Wednesday, June 3, 2015

Why haven't you started fishing with a tenkara rod yet?

So why aren't you huh? "Well it's just a fad," Actually interest has been on the rise since about 2009 and is still on the upturn  and since when did being cool affect your desire to fish? Waders, a vest and a bucket hat say otherwise. "Lefty Kreh said it was a fad," He also apologized and redacted his statement recently "I don't have any idea what you are talking about?" Oh my mistake, let us get acquainted.

Tenkara is the simple style of fly fishing that involves just a long supple rod, light line, tippet and a fly. That's right I said nothing of a reel. It uses a fixed amount of line attached to the end of your rod. I can go on explaining but, better writers and videographers have done this for me already. Tenkara USA does a good job of explaining it right on their homepage

So why I am I asking you why you haven't tried it yet? Well I think your missing out. A quick look around at tenkara, the blogs, the forums, videos I find a couple of things that may keep people away but, really this simple rod style is a fantastic way to fish.

First thing that may turn folks away is how the community of tenkara treat and speak of tenkara like it is some martial art just because of it's Japanese heritage. They get all misty eyed about it and think they have to adhere to some mystical code to be true to it's ninja heritage. This kind of talk can be a rather big turn off. Just take a look here  YAH no one fishes like that and most of us think it is pretty ridiculous. In all reailty tenkara rods are just that, fishing rods. They require no strict training or adherence to any other code beyond protecting the fish and the waters in which they live.

Second, some people think it isn't really fly fishing. To which I always respond what makes fly fishing, fly fishing. I think that is two fold, first being that you are using the weight of a line to cast a lure that has virtually no weight to it (streamers complicate this but, are often still to light for most spinning setups). This allows us to imitate insects and other forage that can't be imitated with weighted gear. Also the act of casting makes fly fishing and tenkara most certainly involves some precise casting, I promise it is so much more than dapping.

So I still think your missing out, why's that? Because just in the way that a spey rod is a great choice for big river steelhead or a 3 wt 7'6" rod is the right choice for small dry flys, a tenkara rod is perfect for it's time and place.

Small mountain streams are what tenkara was designed for.

I first became interested in tenkara rods when I saw how small they could pack. I had owned some pack spinning rods but, the collapsing nature of the tenkara rod means it can go in a backpack and carried all over the high country. My curiosity peaked further after learning the simple approach of less gear that accompanied the tenkara style of fly fishing. Lastly I was already addicted to small mountain streams and tenkara was really designed to fish just such waters.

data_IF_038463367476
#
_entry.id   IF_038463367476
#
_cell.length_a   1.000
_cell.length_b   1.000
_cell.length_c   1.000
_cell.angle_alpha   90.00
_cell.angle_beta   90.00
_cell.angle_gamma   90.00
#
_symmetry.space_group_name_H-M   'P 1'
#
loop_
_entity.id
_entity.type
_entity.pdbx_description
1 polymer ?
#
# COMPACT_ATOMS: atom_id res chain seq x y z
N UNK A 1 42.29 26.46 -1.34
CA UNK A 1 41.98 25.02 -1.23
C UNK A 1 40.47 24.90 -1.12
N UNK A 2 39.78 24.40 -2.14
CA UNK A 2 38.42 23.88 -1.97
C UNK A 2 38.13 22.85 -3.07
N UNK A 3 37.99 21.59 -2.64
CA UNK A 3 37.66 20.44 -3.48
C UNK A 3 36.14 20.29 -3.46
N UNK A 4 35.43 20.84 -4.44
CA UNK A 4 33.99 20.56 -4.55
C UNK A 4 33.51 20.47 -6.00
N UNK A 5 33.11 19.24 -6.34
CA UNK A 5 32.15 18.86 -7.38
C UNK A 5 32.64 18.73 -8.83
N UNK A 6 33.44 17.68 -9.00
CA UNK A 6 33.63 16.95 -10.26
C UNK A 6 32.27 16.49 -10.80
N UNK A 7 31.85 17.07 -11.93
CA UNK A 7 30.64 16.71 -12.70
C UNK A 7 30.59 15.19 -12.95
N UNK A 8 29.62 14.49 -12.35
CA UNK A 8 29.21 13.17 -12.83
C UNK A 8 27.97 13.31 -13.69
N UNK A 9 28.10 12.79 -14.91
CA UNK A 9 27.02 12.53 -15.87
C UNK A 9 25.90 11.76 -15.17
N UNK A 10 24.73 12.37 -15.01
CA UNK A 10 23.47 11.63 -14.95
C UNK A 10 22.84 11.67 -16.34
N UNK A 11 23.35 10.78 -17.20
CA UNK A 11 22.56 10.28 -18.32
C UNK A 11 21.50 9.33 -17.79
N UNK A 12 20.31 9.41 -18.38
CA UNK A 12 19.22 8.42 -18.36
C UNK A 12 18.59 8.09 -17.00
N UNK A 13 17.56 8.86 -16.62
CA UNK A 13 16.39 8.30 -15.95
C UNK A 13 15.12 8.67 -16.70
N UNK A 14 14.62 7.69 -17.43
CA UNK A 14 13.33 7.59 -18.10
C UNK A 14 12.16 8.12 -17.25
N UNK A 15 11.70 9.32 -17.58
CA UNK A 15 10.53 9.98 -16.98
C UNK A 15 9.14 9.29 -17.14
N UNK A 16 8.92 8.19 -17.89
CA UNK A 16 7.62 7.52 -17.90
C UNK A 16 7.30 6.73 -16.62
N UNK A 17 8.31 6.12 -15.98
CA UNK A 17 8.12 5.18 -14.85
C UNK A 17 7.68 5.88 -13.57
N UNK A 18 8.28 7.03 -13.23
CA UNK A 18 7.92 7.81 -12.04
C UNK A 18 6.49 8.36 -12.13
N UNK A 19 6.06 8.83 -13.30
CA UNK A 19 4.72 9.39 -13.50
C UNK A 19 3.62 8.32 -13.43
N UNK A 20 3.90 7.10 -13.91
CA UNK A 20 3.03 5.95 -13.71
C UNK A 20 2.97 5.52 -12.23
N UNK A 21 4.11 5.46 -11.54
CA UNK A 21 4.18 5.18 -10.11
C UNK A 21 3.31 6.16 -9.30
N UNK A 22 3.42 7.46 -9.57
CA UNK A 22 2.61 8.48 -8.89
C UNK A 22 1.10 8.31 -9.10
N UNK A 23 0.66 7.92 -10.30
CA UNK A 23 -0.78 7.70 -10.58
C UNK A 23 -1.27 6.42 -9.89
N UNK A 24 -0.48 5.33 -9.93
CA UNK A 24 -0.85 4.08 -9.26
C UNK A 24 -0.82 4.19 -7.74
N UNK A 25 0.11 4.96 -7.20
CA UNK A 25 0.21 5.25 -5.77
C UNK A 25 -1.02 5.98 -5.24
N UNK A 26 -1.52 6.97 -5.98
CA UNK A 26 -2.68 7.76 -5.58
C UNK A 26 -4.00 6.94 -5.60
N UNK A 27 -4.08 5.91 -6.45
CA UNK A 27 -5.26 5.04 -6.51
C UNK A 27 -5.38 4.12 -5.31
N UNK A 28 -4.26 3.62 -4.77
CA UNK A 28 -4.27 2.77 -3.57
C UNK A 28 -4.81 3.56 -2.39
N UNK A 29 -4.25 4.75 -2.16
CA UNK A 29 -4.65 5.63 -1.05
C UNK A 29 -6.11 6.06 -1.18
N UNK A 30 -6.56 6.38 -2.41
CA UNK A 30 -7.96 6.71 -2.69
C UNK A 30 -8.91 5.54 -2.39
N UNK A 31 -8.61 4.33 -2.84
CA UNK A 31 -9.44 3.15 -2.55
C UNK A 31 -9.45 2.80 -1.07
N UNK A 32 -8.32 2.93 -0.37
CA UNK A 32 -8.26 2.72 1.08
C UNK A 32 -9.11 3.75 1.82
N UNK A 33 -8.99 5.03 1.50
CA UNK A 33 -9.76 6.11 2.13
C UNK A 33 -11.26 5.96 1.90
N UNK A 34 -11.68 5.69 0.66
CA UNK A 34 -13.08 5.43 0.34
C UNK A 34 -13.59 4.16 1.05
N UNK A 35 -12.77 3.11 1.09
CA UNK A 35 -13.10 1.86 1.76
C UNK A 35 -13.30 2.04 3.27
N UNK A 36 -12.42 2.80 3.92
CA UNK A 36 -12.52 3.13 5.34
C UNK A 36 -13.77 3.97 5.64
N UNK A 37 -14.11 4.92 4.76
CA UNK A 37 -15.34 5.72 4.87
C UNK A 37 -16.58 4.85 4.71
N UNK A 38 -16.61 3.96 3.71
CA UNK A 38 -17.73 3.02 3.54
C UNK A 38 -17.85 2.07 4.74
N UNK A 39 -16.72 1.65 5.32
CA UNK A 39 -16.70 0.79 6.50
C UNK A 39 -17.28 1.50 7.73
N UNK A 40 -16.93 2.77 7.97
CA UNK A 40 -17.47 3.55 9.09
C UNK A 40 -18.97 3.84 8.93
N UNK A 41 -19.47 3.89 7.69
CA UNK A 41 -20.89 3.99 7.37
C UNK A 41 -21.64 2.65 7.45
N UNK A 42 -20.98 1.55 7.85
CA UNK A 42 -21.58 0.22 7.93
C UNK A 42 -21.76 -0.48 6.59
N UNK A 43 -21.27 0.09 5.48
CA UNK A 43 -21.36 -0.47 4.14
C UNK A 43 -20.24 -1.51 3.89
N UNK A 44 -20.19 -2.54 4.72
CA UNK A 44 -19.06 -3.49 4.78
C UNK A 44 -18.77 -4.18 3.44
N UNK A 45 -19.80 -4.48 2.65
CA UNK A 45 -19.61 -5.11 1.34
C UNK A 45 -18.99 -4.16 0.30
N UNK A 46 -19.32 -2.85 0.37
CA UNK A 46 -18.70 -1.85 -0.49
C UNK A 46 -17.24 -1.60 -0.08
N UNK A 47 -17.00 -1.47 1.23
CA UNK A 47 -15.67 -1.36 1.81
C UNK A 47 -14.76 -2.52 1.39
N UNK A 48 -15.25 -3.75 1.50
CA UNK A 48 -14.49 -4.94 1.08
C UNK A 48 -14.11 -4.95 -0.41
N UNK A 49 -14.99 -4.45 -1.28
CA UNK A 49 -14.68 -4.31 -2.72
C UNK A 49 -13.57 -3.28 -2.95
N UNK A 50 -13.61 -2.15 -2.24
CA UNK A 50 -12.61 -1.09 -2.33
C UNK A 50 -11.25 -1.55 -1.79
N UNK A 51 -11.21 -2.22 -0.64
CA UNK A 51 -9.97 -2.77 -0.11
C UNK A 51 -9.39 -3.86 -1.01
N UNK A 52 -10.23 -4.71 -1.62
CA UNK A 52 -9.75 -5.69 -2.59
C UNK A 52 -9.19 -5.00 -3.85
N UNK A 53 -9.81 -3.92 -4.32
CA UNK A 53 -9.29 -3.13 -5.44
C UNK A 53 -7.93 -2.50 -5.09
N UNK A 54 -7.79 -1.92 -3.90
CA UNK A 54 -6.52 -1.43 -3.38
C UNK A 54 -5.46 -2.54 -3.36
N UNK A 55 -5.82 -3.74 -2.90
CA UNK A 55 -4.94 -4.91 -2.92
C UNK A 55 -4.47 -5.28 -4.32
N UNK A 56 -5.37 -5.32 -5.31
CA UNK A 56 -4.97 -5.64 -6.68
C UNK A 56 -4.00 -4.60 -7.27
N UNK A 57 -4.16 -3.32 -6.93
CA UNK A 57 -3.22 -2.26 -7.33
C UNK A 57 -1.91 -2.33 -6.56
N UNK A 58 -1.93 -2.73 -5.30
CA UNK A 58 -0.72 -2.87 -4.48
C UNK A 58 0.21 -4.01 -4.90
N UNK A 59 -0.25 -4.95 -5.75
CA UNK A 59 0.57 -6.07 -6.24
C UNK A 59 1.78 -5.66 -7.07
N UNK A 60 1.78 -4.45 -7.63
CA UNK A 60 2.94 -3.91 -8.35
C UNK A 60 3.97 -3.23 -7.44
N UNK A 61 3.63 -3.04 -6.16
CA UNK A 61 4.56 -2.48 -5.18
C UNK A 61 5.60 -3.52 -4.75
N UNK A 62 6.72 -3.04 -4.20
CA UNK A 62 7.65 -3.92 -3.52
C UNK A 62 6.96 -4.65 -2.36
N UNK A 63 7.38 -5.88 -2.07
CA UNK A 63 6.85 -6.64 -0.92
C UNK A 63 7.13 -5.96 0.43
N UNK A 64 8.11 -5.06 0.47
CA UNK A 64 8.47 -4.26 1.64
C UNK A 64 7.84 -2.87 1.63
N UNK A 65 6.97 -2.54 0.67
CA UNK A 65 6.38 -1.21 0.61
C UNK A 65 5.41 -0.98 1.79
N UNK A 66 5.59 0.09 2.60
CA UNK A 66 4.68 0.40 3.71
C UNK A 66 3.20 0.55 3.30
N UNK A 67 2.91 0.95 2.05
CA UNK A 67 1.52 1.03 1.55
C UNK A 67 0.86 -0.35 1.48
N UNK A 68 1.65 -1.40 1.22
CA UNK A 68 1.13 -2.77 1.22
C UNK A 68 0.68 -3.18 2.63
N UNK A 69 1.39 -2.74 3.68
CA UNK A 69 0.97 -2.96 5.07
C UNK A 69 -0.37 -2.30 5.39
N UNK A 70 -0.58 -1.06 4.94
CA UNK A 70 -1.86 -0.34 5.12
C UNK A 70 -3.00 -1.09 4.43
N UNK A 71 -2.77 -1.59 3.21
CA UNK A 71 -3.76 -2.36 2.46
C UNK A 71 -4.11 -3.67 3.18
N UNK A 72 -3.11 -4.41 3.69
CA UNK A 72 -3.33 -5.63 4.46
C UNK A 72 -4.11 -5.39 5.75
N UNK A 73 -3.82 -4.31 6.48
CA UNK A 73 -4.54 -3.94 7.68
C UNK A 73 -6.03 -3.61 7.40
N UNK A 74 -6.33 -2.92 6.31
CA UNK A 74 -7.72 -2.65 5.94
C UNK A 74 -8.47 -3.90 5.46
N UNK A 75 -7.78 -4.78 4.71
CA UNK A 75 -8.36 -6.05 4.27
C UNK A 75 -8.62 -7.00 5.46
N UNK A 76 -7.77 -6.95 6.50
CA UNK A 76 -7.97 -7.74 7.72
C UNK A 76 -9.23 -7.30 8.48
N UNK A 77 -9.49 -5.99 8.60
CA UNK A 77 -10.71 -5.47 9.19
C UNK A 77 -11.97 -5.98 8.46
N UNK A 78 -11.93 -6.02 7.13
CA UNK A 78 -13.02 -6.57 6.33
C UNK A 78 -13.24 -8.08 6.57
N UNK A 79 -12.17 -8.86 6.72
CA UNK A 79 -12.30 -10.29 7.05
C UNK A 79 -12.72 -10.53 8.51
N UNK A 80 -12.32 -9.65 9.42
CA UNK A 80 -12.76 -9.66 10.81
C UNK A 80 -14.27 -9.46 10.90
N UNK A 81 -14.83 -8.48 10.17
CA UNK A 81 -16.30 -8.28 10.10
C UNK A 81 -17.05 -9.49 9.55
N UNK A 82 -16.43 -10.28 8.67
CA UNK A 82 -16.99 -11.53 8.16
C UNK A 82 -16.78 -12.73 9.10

Tenkara is so light and packs so well I take it everywhere. I was just hanging out with some friends and of course brought my rod and my stocked up lanyard with me. Had some time to kill while we hung out and had some beers so I got into some fish. Even taught some total novices how to fish.

I snagged my first tenkara rod on a killer sale and off I went. You know what I found? I caught more fish. But you say, "a rod, like a shoe does not MAKE you a better angler or athlete," and you would be correct. But in the way that wearing cleats when playing football gives you better traction to make better cuts, tenkara is the right tool for a mountain stream. These long rods allow you to completely lift your line off the water for a totally drag free drift. No mends, it is similar to tight line nymphing but, with an even longer rod. Tenkara rods also force you to think more about how you position yourself. The fixed amount of line means you have less line to make longer or shorter casts. Oddly this seems to improve my fishing because rather than just launching a cast across currents I have to move to them and pay attention to how my position effects how my fly moves with the current.

Sunfish are a blast on a tenkara rod. The light rod and these hard fighters go hand in hand.

Catching more fish what more could you want? Well I can still see a hint of skepticism in your eye and I think I have one more idea or way of looking at this that might sway you.
In the past when asked about tenkara I would often say "it is just another way to fish," and I think I want to change that statement. Because while there are some stark differences in the mechanics of a tenkara rod, length, line weight, no reel, etc. it still requires reading water, understanding trout/fish (it's so fun with sun fish) and insect behavior, as well as, all the other skills a fly fisherman needs to catch fish. So instead I think I will start to say "it's just another rod I use for the right situation" in the same way I may use a spey rod for steelhead, a 9wt for red fish, a 5wt for big nymph rigs or a 7 wt for slinging bass streamers. It is just another weapon in your ever growing arsenal of rods to solve a certain set of problems. It will excel at some, just get the job done for others and fall short for many more. It also lends itself to slimming down your gear, flies and approach but, is by no means a requirement.

So give it a try either in a local shop, a buddy or the many loan programs available. I am pretty sure you'll like it. Or if you don't no one has to know you tried something new.